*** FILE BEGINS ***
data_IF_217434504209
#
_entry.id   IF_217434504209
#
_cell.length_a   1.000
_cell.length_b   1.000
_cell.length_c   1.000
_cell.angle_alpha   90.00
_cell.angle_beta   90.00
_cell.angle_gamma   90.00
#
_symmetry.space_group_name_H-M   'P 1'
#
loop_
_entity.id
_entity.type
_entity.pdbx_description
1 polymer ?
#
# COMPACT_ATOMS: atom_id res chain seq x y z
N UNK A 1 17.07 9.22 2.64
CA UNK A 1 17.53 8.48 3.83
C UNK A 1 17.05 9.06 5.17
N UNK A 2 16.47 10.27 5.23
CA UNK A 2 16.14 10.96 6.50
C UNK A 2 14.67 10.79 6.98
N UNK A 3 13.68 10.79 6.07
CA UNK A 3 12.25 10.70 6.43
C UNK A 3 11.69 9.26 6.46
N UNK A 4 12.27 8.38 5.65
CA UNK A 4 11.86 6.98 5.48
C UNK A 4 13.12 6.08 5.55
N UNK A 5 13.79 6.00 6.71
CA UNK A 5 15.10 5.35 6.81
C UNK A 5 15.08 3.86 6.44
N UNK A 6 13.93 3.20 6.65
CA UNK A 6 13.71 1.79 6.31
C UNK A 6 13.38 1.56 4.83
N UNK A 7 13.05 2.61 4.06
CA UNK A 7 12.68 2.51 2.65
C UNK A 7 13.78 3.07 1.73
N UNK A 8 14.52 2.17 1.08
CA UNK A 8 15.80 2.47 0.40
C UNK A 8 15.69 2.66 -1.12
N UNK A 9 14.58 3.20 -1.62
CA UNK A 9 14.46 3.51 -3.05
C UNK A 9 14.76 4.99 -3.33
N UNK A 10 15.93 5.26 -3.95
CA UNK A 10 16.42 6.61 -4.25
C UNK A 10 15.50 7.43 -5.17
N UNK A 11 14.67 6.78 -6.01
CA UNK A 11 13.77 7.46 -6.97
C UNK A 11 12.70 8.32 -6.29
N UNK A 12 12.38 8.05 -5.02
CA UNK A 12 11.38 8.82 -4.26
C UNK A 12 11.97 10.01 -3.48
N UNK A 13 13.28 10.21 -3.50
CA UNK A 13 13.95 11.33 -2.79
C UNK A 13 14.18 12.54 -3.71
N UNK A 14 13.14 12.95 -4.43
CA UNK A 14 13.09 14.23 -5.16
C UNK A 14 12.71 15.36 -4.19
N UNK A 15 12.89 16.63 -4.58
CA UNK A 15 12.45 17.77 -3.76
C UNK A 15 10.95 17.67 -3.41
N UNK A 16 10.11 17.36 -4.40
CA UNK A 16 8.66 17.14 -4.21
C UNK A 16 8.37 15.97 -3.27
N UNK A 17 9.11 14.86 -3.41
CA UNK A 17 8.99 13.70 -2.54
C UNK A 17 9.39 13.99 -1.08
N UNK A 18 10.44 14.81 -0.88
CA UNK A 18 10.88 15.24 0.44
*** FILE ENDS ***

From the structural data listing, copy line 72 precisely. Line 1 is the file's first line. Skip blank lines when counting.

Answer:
N UNK A 18 10.44 14.81 -0.88